Top 10 Best Bass Guitars Under $500
Search Heavy

Top 10 Best Bass Guitars Under $500

cheap bass guitars, cheap bass, best bass guitars

Choosing your first (or even second) instrument seems daunting. There are a lot of options out there, and you’ve got to immediately familiarize yourself with an awful lot of terms just to know what exactly you’re buying. Around the time you’ve sorted all of that, you’ll start to get curious and want to try a lot of different things just to see what they’re like.

This is no different in the world of basses. You might not have a huge pedalboard like the guitarist in your band (though you might have a few), so you can at least cut down the constant tweaking there. Even at that, you’ll probably be curious to try a few different styles of bass, and perhaps have basses suited to particular jobs.

If you aren’t a professional bassist, this can get kind of costly. It isn’t hard to spend over $1,000 on any stringed instrument, but basses take a lot of wood, so the price can climb quickly. Fortunately, there are a number of excellent choices available under $500, a threshold that most hobbyists can generally afford. Both my main guitar and my main bass were around $350 and they’ve served me well for years.

Quite honestly, the main thing to focus on when trying to choose a bass is comfort. I’ve seen this sentiment countless times in reading forums and comments. As long as the bass is comfortable, has decent components, and gets a good setup, you can make a lot of magic. You don’t need to spend thousands on a bass to get one that sounds great and gives you all the muscle you need to hold down the all-important rhythmic low-end in any band setting.

Having said that, buying too cheap will land you in a world of fret buzz that will make you crazy. The basses on this list may need a setup when they arrive, but once that’s done, you’ll have an instrument you can use in studio and on stage for many years.

Whether you’re just starting out or looking for an affordable upgrade, here’s our list of the top ten best basses under $500.


1. Ibanez SR300E Electric Bass Guitar

cheap bass guitars, cheap bass, best bass guitars

(Ibanez)

Believe it or not, the Ibanez SR line has been around for about 25 years now. In that time, the line has more or less continuously supplied an above-average bass that spans from beginner to the upper midrange, so they’re good as a modest upgrade or as an instrument that will grow with the player a bit.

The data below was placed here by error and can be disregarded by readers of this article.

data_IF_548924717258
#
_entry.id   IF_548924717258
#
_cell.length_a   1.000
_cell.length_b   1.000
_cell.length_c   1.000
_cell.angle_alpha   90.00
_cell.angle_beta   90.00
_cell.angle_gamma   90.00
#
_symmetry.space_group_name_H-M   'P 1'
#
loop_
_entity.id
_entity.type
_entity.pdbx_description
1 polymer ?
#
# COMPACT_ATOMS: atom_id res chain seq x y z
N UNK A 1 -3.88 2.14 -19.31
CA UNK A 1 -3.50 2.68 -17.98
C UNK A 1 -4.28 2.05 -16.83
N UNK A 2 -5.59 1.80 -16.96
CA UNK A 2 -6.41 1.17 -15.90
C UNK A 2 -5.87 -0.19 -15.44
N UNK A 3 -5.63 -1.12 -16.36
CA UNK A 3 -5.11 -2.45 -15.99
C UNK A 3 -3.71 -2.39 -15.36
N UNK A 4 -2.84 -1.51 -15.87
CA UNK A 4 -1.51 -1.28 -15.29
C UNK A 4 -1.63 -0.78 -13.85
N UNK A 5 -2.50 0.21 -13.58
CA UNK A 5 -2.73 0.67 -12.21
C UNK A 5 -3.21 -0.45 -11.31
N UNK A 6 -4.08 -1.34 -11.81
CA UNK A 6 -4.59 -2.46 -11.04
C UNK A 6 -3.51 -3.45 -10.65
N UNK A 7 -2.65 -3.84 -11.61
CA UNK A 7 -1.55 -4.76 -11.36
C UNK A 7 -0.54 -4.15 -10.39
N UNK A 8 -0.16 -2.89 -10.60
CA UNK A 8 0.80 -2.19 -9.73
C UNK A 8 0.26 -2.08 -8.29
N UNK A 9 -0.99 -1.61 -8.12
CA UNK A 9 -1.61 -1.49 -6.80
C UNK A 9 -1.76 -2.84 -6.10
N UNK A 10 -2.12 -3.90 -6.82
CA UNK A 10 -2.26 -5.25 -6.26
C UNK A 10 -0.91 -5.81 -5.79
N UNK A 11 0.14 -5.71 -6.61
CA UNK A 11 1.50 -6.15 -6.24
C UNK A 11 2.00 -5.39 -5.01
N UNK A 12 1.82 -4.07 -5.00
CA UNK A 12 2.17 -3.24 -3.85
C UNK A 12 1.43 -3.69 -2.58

This version in particular combines the modern evolution of the SR line with a really useful electronics feature set. The PowerSpan humbucker pickups themselves are passive, but they’re connected to an active three-band EQ system. To add to that flexibility, the pickups are coil tappable in three modes: Tap Mode (single coil), Series Mode (humbucking), and Power Tap Mode, which combines the two. This versatility means you can easily dial in modern and vintage tones, suitable for just about every style of playing.

To top it off, the mahogany body comes in the following colors: Seashore Metallic Burst (pictured), Root Beer Metallic, Iron Pewter, Metallic Gray, Champagne Gold, Charred Champagne Burst, Pearl Black Fade, Candy Apple Red, Autumn Fade Metallic, and more.

Why you would choose this one: You want a modern bass capable of delivering a wide variety of tones.

Need more options? Browse more Ibanez basses here.

Price: $349.99

Buy the Ibanez SR300E Electric Bass Guitar here.



Specs:

  • Body wood: Mahogany
  • Neck wood: Maple/Rosewood
  • Pickups: PowerSpan Dual Coil
  • Active pickups?: No
  • Active EQ?: Yes
  • Coil tap?: Yes

Find more Ibanez SR300E Electric Bass Guitar information and reviews here.



2. Squier by Fender Vintage Modified ’70s Jazz Bass

cheap bass guitars, cheap bass, best bass guitars

(Squier)

Starting at the same price as the Ibanez, this Squier model roughly stands in where the MIM Fender Standard Jazz Bass used to be. The Vintage Modified and Classic Vibe Squiers deliver excellent value on solidly made instruments in several configurations. I have a 1997 MIM Standard Jazz Bass, which is really quite good, and I think the VM is just about on par.